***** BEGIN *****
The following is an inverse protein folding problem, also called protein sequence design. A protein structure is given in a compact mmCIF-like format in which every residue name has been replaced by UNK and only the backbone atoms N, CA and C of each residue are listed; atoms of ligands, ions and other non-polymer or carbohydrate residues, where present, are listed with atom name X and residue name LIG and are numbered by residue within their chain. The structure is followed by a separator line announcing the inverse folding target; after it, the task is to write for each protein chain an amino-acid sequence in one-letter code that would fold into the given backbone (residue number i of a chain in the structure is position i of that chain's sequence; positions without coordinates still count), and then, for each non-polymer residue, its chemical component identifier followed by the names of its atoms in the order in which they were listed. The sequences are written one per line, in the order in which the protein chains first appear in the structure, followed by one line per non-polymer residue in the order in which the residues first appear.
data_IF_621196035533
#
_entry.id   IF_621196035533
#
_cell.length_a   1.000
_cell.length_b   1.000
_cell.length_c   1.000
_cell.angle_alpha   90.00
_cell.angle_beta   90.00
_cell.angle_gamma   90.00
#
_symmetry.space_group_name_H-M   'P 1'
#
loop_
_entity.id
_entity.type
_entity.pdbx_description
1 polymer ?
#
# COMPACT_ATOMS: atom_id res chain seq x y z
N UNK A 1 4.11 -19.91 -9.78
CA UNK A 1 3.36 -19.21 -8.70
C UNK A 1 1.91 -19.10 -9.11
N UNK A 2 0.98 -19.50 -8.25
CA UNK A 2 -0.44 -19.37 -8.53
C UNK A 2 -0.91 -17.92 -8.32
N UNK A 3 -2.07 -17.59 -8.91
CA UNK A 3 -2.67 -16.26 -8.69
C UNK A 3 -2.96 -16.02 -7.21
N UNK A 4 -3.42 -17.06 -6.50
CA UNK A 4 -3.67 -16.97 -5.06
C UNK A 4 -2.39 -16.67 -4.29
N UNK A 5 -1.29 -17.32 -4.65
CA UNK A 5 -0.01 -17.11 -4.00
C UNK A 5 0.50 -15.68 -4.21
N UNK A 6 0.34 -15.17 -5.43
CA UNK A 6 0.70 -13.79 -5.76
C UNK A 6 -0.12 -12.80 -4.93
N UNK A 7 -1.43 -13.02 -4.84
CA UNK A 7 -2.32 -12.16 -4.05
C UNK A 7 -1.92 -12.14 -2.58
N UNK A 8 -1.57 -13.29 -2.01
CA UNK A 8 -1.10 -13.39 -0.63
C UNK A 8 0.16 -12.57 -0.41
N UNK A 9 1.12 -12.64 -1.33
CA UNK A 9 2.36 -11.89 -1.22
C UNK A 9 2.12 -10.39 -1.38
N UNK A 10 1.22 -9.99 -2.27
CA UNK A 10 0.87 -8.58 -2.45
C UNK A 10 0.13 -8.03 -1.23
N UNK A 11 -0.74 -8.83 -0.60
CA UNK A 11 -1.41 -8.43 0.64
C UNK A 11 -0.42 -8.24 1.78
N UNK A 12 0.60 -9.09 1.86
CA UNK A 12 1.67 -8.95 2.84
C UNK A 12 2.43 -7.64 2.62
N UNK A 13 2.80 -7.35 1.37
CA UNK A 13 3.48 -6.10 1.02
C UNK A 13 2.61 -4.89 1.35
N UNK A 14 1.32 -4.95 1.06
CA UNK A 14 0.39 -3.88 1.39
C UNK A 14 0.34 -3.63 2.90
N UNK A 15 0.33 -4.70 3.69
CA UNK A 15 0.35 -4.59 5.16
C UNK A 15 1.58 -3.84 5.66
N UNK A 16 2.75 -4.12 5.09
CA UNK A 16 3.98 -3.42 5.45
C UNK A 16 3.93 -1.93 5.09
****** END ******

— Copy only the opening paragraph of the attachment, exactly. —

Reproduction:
The following is an inverse protein folding problem, also called protein sequence design. A protein structure is given in a compact mmCIF-like format in which every residue name has been replaced by UNK and only the backbone atoms N, CA and C of each residue are listed; atoms of ligands, ions and other non-polymer or carbohydrate residues, where present, are listed with atom name X and residue name LIG and are numbered by residue within their chain. The structure is followed by a separator line announcing the inverse folding target; after it, the task is to write for each protein chain an amino-acid sequence in one-letter code that would fold into the given backbone (residue number i of a chain in the structure is position i of that chain's sequence; positions without coordinates still count), and then, for each non-polymer residue, its chemical component identifier followed by the names of its atoms in the order in which they were listed. The sequences are written one per line, in the order in which the protein chains first appear in the structure, followed by one line per non-polymer residue in the order in which the residues first appear.